Putting Our Bodies Down.


You know who I’m talking about.  Maybe you’ve even done if yourself. 

“Oh my god, I’m gonna be bad and eat this piece of quiche.  I’m totally going to hell for it!!”


“It’s cool.  Cause I only ate 200 calories for breakfast, so I can totally eat this piece of lasagna for dinner.”

Who the hell cares.

One of the key pieces in my recovery from an eating disorder was getting rid of numbers and stopping the obsessive food talk.  I got rid of a scale, and stopped counting calories.  Once I learned what a “healthy” portion was in treatment, I tried to stop measuring food and started eyeballing it instead.  One of the most important things one can learn in recovery is:

If you treat it well, your body will find its equilibrium.  It willreside at a healthy weight.  It probably won’t stay where your eating disordered voice wants it (which, in my case, was three sizes smaller than I am organically), but it will stay put where your body needs it to.  In my case, I knew my IBW (Ideal Body Weight) was higher than others, since my menstrual cycle would stop at a weight which is perfectly healthy for others.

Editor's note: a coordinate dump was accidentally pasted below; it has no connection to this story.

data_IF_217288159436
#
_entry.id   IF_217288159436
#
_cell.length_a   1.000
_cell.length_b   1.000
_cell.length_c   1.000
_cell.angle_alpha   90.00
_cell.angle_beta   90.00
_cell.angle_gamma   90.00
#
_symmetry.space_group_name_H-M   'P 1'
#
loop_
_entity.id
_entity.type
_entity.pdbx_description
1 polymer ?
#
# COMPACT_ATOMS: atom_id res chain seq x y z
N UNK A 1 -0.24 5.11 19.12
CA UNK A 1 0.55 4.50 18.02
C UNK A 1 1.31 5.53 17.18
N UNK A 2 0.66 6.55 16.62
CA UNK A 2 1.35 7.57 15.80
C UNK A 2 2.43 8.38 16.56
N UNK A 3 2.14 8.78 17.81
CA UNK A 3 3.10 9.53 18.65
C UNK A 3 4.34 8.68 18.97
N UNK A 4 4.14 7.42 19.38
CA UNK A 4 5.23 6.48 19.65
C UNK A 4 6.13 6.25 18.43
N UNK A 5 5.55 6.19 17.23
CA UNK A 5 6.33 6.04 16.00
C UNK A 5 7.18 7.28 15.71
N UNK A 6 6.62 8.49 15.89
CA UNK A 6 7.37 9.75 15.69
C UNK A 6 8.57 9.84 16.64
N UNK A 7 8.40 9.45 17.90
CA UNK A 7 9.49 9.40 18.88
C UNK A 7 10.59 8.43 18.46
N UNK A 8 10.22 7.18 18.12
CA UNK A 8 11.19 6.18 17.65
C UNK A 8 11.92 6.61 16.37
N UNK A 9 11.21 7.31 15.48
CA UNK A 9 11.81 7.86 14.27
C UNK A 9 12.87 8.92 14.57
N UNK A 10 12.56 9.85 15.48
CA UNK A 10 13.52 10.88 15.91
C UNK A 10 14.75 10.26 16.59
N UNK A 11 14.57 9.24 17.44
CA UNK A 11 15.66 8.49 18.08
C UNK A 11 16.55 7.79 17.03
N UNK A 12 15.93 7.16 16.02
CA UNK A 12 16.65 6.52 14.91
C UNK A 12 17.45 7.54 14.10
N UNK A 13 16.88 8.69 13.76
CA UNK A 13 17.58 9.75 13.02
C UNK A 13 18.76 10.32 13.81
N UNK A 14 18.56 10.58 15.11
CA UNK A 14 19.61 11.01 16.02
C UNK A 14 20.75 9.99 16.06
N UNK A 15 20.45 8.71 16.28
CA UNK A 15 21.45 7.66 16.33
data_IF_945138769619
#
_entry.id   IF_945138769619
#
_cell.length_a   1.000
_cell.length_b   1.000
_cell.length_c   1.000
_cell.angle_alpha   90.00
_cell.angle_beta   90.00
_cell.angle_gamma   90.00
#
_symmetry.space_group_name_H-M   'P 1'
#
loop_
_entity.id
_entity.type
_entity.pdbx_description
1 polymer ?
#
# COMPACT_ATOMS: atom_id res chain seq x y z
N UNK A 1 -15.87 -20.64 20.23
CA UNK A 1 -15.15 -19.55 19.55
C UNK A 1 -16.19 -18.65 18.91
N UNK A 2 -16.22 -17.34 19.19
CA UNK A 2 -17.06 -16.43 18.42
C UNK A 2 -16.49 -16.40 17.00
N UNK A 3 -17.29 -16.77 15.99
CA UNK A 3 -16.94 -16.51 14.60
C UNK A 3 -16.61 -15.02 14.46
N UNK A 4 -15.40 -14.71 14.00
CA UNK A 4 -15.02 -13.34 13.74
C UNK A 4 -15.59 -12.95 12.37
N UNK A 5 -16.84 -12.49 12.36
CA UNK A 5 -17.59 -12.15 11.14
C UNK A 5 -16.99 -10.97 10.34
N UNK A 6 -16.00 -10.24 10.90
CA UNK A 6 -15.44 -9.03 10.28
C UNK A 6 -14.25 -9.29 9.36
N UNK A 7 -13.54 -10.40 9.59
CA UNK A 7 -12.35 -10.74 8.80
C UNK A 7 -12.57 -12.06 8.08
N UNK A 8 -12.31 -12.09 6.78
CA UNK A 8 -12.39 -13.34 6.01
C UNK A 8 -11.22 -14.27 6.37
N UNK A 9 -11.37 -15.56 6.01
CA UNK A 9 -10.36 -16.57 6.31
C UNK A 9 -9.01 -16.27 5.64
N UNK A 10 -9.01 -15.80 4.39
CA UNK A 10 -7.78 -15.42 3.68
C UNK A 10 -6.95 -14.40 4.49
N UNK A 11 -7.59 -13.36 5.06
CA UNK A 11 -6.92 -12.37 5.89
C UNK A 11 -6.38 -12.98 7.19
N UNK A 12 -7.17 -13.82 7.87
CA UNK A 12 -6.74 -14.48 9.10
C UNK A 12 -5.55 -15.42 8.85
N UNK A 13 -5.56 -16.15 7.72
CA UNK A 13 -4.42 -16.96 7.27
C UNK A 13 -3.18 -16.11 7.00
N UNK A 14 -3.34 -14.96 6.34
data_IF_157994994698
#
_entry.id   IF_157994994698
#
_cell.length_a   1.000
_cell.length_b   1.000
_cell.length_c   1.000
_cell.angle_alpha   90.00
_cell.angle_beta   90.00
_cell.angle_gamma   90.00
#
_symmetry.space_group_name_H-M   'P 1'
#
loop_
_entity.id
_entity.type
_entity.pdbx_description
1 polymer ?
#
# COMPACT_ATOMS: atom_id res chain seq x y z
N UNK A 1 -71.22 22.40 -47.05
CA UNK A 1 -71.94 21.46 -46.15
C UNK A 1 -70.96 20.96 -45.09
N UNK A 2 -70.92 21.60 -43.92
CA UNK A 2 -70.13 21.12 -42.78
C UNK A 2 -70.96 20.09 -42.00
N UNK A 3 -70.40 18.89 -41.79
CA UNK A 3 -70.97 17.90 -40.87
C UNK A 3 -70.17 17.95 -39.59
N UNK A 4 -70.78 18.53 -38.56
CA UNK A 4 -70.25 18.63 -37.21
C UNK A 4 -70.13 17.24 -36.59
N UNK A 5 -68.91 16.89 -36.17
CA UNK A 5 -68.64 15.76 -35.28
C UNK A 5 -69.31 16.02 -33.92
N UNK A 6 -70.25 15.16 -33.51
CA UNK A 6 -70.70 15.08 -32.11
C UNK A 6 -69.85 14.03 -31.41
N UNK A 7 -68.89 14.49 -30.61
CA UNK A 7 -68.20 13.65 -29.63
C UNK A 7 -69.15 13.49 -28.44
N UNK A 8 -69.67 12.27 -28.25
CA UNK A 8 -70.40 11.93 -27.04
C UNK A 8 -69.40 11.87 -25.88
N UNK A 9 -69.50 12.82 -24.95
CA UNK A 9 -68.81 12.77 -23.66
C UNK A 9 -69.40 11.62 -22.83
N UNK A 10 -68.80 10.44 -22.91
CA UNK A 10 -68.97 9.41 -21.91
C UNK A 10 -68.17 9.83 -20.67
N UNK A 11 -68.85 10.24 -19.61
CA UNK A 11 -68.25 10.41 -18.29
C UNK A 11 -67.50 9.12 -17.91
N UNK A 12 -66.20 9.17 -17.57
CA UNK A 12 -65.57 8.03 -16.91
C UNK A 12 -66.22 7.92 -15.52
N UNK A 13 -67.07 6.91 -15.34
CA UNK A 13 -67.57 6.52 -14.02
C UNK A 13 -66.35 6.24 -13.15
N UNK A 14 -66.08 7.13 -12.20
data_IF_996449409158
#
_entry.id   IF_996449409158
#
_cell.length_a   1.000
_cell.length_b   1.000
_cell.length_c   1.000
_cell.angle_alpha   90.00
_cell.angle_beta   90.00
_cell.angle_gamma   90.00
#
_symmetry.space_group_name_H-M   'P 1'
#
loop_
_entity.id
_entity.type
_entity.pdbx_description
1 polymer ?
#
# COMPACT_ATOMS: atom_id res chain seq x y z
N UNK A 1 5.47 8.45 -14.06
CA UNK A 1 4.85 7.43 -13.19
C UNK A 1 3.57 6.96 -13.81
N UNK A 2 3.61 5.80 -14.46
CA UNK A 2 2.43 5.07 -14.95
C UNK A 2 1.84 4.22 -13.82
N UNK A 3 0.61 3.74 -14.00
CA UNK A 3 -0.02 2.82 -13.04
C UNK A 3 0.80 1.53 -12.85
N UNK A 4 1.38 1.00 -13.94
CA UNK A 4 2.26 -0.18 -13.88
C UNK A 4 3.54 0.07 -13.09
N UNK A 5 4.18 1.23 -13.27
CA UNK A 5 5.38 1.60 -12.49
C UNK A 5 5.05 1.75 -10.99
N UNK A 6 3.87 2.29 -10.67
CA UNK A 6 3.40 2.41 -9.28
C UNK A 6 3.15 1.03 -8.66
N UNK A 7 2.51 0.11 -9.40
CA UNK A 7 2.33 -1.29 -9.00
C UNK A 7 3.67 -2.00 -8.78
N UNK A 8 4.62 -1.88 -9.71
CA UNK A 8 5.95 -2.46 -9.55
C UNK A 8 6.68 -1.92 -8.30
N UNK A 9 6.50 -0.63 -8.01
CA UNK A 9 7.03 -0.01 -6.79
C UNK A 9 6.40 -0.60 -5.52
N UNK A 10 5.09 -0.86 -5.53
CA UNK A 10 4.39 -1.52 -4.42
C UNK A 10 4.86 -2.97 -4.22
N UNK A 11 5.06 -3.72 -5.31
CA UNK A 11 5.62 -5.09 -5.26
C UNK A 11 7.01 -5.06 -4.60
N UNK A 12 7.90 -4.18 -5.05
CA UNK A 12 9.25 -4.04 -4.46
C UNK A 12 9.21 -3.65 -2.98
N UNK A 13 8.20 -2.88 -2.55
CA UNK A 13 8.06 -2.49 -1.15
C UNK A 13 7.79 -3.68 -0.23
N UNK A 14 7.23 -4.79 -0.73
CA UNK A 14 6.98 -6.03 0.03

As for the obsessive food talk –

Why do we feel the need to apologize for what we eat in front of others?  As if indulging equals shame, as if feeding our bodies equals apology.

The way I figure it –

We are given one body in this life, with its spider veins, curves, stretch marks and wrinkles. 

Love it.  Those same stretch marks you curse were created by the daughter you bore.  The wrinkles?  The laughs you’ve let rip from your belly.  And the spider veins are a gift from your grandmother, a woman who gave up so much just to raise seven children.

It may sound corny, but thank your body for being “it” today.

Book Recommendation:

Healthy Body Image: Teaching Kids to Eat and Love Their Bodies Too!  (see image above).

Kater, Kathy.

Available at http://www.gurze.com/productdetails.cfm?PC=1276

2 thoughts on “Putting Our Bodies Down.

  1. I actually like to take the more “creative” approach and tell my kids the stretch marks are from being attacked by a tiger. (I have to give my brother the credit for that idea!) They think I’m way cooler for that! Plus they’re still a little young to grasp the reality of it.

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